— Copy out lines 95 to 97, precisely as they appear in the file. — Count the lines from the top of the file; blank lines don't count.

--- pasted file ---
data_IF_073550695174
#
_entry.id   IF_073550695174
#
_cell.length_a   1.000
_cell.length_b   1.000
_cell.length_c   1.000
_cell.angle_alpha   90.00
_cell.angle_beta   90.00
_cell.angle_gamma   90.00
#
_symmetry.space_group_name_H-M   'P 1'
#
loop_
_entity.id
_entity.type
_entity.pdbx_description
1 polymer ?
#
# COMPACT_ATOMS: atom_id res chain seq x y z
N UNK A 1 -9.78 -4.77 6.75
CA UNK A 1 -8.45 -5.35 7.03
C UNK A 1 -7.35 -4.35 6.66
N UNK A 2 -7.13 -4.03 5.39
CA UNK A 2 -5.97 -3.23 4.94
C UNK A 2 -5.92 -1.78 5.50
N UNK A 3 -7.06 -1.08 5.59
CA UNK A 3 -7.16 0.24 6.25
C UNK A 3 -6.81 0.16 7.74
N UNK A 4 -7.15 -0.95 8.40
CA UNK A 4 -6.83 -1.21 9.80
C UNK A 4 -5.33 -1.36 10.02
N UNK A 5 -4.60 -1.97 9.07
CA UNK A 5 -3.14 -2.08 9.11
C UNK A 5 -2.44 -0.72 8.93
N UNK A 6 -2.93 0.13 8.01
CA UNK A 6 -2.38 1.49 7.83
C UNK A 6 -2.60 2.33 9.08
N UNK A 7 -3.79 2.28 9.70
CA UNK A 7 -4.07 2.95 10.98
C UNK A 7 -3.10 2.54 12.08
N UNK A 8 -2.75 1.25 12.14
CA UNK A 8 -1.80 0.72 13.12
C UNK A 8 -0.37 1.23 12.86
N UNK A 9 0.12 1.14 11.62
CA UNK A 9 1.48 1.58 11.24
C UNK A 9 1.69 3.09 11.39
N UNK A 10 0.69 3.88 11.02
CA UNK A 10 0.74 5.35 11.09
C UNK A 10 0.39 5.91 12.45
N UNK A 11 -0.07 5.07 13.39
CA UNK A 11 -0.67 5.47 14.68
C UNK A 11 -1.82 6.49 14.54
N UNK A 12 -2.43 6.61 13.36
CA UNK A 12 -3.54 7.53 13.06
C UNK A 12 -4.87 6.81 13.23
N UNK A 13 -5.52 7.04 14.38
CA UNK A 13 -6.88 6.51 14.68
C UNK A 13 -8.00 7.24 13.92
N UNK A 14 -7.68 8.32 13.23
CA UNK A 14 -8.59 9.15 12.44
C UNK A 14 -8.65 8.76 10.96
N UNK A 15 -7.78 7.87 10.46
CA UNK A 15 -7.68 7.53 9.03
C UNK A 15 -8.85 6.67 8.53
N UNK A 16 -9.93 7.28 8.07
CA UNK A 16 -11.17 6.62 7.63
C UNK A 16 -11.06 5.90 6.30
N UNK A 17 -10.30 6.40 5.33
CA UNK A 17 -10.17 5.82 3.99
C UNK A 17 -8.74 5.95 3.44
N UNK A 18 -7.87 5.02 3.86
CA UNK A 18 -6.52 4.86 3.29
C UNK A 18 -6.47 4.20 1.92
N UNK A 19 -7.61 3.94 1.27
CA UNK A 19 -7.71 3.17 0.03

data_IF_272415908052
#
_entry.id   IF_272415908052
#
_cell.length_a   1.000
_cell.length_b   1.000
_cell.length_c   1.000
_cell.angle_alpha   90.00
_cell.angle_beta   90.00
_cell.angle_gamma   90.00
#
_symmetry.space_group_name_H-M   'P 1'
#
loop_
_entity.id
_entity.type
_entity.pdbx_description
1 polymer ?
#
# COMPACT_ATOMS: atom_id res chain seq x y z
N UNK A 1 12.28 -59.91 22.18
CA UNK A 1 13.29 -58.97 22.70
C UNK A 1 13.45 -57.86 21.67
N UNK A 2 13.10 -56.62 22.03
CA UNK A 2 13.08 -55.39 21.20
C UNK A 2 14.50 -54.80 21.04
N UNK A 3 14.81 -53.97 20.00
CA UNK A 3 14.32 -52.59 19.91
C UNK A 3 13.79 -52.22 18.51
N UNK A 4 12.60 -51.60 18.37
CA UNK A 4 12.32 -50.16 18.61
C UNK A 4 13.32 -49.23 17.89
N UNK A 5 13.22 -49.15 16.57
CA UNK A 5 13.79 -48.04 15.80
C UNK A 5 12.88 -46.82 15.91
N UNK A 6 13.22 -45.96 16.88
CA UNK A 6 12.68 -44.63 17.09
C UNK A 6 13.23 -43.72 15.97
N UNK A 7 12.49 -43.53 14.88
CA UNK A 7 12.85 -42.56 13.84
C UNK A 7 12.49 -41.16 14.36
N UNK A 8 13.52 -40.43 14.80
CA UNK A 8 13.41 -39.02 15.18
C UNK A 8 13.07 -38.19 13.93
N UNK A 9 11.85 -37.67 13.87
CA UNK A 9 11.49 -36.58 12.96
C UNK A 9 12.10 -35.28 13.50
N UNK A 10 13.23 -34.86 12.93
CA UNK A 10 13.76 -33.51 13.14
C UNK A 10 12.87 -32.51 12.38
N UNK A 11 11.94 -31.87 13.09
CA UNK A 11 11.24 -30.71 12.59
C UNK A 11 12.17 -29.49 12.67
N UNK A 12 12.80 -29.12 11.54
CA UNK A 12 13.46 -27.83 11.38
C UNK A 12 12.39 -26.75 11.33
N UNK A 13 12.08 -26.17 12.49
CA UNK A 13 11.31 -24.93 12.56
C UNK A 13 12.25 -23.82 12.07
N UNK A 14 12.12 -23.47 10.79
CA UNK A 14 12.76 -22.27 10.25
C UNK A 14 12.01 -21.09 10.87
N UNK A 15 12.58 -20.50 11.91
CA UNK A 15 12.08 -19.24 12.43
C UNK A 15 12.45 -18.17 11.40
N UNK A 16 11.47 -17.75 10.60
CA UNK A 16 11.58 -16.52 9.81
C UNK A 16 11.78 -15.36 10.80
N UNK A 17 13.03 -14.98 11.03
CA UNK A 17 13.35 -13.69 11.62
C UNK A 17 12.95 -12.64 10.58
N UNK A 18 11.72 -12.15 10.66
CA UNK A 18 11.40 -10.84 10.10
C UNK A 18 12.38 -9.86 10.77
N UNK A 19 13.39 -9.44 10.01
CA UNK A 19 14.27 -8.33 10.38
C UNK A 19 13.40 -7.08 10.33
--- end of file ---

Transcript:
#
# COMPACT_ATOMS: atom_id res chain seq x y z
N UNK A 1 12.28 -59.91 22.18